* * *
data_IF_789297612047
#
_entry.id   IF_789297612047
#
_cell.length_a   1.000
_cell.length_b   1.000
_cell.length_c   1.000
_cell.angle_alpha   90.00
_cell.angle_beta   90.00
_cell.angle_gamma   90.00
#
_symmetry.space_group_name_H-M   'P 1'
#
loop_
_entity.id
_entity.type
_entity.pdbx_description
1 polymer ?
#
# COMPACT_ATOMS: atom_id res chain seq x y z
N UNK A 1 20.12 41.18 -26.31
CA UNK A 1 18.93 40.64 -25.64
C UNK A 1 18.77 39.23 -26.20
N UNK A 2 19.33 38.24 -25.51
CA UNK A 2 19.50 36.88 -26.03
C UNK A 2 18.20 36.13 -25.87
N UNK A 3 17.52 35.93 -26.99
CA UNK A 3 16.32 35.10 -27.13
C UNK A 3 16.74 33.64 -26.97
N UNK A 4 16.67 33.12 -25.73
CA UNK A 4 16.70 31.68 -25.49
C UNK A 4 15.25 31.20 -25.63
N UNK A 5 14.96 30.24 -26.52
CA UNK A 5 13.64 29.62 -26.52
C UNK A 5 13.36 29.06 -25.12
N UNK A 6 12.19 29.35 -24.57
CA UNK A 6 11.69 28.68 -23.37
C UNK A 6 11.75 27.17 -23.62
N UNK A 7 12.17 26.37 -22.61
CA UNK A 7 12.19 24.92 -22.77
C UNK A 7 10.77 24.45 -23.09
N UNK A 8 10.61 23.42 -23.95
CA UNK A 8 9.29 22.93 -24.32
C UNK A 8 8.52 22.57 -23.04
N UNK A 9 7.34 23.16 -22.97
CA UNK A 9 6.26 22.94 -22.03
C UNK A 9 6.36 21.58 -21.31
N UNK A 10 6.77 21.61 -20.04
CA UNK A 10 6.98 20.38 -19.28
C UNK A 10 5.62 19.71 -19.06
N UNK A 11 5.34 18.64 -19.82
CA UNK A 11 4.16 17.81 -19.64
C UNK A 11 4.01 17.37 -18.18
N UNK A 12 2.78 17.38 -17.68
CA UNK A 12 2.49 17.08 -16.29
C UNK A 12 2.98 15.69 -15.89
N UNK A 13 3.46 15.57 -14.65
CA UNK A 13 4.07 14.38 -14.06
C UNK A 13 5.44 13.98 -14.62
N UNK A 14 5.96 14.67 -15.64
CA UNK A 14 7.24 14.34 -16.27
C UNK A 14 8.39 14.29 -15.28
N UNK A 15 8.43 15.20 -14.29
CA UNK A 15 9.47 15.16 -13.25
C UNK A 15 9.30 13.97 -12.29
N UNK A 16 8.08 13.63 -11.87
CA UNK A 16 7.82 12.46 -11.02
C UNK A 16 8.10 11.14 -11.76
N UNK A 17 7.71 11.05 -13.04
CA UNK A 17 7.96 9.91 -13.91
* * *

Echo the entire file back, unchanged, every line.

data_IF_789297612047
#
_entry.id   IF_789297612047
#
_cell.length_a   1.000
_cell.length_b   1.000
_cell.length_c   1.000
_cell.angle_alpha   90.00
_cell.angle_beta   90.00
_cell.angle_gamma   90.00
#
_symmetry.space_group_name_H-M   'P 1'
#
loop_
_entity.id
_entity.type
_entity.pdbx_description
1 polymer ?
#
# COMPACT_ATOMS: atom_id res chain seq x y z
N UNK A 1 20.12 41.18 -26.31
CA UNK A 1 18.93 40.64 -25.64
C UNK A 1 18.77 39.23 -26.20
N UNK A 2 19.33 38.24 -25.51
CA UNK A 2 19.50 36.88 -26.03
C UNK A 2 18.20 36.13 -25.87
N UNK A 3 17.52 35.93 -26.99
CA UNK A 3 16.32 35.10 -27.13
C UNK A 3 16.74 33.64 -26.97
N UNK A 4 16.67 33.12 -25.73
CA UNK A 4 16.70 31.68 -25.49
C UNK A 4 15.25 31.20 -25.63
N UNK A 5 14.96 30.24 -26.52
CA UNK A 5 13.64 29.62 -26.52
C UNK A 5 13.36 29.06 -25.12
N UNK A 6 12.19 29.35 -24.57
CA UNK A 6 11.69 28.68 -23.37
C UNK A 6 11.75 27.17 -23.62
N UNK A 7 12.17 26.37 -22.61
CA UNK A 7 12.19 24.92 -22.77
C UNK A 7 10.77 24.45 -23.09
N UNK A 8 10.61 23.42 -23.95
CA UNK A 8 9.29 22.93 -24.32
C UNK A 8 8.52 22.57 -23.04
N UNK A 9 7.34 23.16 -22.97
CA UNK A 9 6.26 22.94 -22.03
C UNK A 9 6.36 21.58 -21.31
N UNK A 10 6.77 21.61 -20.04
CA UNK A 10 6.98 20.38 -19.28
C UNK A 10 5.62 19.71 -19.06
N UNK A 11 5.34 18.64 -19.82
CA UNK A 11 4.16 17.81 -19.64
C UNK A 11 4.01 17.37 -18.18
N UNK A 12 2.78 17.38 -17.68
CA UNK A 12 2.49 17.08 -16.29
C UNK A 12 2.98 15.69 -15.89
N UNK A 13 3.46 15.57 -14.65
CA UNK A 13 4.07 14.38 -14.06
C UNK A 13 5.44 13.98 -14.62
N UNK A 14 5.96 14.67 -15.64
CA UNK A 14 7.24 14.34 -16.27
C UNK A 14 8.39 14.29 -15.28
N UNK A 15 8.43 15.20 -14.29
CA UNK A 15 9.47 15.16 -13.25
C UNK A 15 9.30 13.97 -12.29
N UNK A 16 8.08 13.63 -11.87
CA UNK A 16 7.82 12.46 -11.02
C UNK A 16 8.10 11.14 -11.76
N UNK A 17 7.71 11.05 -13.04
CA UNK A 17 7.96 9.91 -13.91